Weilers LLP

When Is A Second Discovery Necessary?

April 24, 2022 By Brian Babcock Oral examinations for discovery out of court are a long established means of preventing “trial by ambush” under Ontario’s Rules of Civil Procedure. In most cases, each party is allowed to examine the others once, with time limits that may be extended where appropriate. Each person examined must correct […]

What is Promissory Estoppel?

April 2, 2022 By Brian Babcock Promissory estoppel is the legal system’s version of “no backsies”. More formally, it is an equitable defence designed to protect you if another person attempts to back out of a promise after you have changed your legal position in reliance upon the promise. In Trial Lawyers Association of British […]

Nothing but the Facts: A Story About Interpreting Contracts

March 26, 2022 By Brian Babcock It is dangerous to fall in love with an attractive legal quotation and expect that it will decide your case in your favour. Most lawsuits are ninety per cent about the facts and only ten per cent about the law. That is a truism that I was taught many […]

Rethinking the Meaning of Core Policy Decisions

February 13, 2022 By Mark Mikulasik What is a “core policy decision immune from negligence liability”? In Nelson (City) v. Marchi, the Supreme Court of Canada confirms that: municipalities are immune from liability for policy decisions. the onus is on the municipality to prove that an injury results from a ‘core policy’ decision, rather than […]

Punitive Damages and Workplace Injuries

August 6, 2021 By Brian Babcock Punitive damages might not be as limited as suggested by our recent articles on the subject. The Ontario Court of Appeal decision in Eynon v. Simplicity Air Ltd. is a useful reminder that each case turns on is own facts, and the facts of that case are startling. Outrageous […]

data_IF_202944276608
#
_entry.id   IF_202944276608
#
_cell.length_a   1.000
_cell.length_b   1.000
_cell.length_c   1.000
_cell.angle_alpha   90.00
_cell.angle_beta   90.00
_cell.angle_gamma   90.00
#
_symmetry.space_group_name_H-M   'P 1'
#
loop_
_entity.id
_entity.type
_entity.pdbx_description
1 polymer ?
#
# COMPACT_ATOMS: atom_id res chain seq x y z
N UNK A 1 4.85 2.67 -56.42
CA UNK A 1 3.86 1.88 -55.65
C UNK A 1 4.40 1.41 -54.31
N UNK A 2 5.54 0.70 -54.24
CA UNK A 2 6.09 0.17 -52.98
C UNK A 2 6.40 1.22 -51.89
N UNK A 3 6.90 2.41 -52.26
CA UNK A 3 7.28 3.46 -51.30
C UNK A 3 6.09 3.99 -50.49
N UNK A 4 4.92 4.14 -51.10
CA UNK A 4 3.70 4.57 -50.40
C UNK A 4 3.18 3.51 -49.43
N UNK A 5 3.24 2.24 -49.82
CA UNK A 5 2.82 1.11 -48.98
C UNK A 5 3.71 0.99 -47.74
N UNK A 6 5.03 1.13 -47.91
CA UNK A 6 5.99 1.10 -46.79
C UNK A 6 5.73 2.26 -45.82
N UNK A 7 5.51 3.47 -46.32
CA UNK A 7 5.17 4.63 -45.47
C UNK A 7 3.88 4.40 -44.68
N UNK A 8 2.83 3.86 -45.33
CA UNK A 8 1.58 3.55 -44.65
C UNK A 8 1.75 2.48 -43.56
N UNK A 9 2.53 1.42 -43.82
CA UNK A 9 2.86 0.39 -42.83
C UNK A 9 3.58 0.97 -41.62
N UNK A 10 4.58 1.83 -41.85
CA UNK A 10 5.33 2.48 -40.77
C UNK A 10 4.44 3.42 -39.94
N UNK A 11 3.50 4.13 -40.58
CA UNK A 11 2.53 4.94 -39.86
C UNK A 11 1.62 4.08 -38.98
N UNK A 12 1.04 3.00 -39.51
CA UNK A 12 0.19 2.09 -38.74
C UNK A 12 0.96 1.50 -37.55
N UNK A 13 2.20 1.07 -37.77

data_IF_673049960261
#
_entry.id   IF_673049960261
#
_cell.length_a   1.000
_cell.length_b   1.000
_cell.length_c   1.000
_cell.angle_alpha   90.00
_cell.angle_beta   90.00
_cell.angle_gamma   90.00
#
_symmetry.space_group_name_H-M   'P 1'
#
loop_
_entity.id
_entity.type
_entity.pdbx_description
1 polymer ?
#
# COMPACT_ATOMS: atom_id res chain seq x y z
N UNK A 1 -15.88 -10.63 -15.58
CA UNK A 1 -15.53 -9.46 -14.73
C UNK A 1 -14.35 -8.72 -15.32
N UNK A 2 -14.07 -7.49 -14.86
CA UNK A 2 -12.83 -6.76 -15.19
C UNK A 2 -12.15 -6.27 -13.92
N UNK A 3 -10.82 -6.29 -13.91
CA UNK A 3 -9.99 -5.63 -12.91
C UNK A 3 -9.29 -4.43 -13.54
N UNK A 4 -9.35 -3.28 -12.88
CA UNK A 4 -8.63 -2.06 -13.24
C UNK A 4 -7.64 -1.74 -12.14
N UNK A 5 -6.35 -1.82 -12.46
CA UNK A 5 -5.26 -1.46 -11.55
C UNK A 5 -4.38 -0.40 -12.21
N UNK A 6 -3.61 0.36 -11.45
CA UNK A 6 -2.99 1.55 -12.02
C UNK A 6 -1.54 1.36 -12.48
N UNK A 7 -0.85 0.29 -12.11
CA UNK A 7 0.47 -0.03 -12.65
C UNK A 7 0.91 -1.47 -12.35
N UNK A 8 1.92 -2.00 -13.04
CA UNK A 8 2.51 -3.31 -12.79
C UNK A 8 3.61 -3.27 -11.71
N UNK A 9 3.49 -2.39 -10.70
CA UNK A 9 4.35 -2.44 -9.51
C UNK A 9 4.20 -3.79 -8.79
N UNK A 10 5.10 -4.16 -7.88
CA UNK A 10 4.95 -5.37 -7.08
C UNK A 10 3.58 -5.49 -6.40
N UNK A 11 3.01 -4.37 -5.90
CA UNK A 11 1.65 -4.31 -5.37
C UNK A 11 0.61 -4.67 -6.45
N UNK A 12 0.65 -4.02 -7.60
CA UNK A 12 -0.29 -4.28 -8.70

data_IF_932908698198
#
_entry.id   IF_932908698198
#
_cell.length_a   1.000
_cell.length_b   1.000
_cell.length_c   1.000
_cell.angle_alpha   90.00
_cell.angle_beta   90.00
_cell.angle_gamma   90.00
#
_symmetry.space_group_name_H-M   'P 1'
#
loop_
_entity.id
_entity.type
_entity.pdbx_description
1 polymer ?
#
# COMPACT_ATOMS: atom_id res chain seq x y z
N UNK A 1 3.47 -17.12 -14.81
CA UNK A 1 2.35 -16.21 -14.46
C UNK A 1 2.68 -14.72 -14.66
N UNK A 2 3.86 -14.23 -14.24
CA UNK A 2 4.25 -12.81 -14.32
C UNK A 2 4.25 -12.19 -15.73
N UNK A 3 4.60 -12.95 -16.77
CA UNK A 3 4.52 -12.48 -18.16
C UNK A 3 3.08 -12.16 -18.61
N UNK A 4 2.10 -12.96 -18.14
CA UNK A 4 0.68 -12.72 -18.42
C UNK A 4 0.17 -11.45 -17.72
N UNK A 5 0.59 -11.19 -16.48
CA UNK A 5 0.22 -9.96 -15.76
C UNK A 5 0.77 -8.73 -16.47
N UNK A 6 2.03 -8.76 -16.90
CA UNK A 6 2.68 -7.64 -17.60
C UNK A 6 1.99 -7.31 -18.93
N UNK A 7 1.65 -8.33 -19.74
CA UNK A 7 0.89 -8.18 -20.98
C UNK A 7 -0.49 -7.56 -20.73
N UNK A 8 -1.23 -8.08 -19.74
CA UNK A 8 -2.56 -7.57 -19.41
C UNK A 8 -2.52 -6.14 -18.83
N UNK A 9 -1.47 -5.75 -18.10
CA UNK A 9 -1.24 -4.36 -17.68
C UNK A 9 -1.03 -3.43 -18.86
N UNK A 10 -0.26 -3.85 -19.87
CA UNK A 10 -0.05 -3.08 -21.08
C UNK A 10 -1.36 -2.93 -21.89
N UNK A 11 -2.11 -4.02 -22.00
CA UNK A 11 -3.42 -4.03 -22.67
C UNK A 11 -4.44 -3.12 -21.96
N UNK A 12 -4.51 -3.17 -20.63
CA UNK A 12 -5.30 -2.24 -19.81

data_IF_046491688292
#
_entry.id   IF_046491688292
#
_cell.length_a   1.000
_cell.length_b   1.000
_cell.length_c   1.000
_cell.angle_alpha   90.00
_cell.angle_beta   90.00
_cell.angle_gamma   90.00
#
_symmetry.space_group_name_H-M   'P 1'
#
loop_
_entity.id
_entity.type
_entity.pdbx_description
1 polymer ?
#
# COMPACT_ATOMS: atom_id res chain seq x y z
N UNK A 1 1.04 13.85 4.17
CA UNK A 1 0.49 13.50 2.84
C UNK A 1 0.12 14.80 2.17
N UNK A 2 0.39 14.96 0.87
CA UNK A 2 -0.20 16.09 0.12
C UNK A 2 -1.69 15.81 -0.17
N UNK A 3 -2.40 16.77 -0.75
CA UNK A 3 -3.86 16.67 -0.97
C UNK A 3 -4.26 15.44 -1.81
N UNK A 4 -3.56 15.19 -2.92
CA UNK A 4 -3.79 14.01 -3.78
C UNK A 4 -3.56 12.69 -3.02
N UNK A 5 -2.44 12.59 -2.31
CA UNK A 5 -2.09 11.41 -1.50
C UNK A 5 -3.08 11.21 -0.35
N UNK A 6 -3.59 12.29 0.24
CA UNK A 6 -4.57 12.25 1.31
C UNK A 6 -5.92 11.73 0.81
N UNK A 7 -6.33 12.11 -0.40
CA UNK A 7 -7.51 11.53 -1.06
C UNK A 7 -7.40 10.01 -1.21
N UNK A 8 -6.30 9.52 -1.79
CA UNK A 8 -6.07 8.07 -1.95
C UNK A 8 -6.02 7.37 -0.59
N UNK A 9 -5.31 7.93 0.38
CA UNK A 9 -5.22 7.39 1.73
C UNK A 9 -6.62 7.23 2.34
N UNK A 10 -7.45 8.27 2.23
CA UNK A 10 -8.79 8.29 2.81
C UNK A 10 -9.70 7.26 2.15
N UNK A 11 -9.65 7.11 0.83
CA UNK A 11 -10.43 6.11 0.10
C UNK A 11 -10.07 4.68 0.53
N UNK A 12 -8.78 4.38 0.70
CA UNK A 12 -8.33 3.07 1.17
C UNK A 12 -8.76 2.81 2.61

Will your insurance deliver?

July 5, 2021 By Brian Babcock Are you driving your own vehicle to do deliveries or other work?  If so, you need to inform your automobile insurer of that fact, or you may find yourself without coverage following an accident. In the emerging “gig economy”, this well established concept of insurance law will have application […]

What is Reasonableness?

June 22, 2021 By Brian Babcock Judicial review is the mechanism by which courts supervise the actions of statutory decision makers. Typically, we think of formal tribunals, ranging from labour arbitrators to Human Rights Tribunals, or government officials. There are other, less common decision makers who exercise statutory powers which affect everyday life. How do […]

What is Reasonable Care?

November 30, 2020 By Brian Babcock A failure to meet Building Code standards may result in a municipality being responsible for damages suffered by a user of municipally occupied facilities. Trying to introduce a new theory on appeal does not help. A municipality may be an occupier of property under the terms of the Occupiers’ Liability […]

Have You Checked Your Tires Lately?

November 30, 2017 By Brian Babcock The owner of a vehicle has a responsibility to make sure that their vehicle is safe to operate. This includes the condition and inflation of the tires. On November 21, 2017, the Court of Appeal decided an unusual case, House v. Baird in which the owner of a vehicle being driven by […]

Taylor Swift And A Dollar In Damages

August 15, 2017 By Brian Babcock Taylor Swift only sued for one dollar in damages in her counter-suit for assault against the former radio DJ who had sued her for allegedly ruining his career. Odds are you know the story. In most cases involving sexual assaults, the damages will be more than one dollar. In fact, […]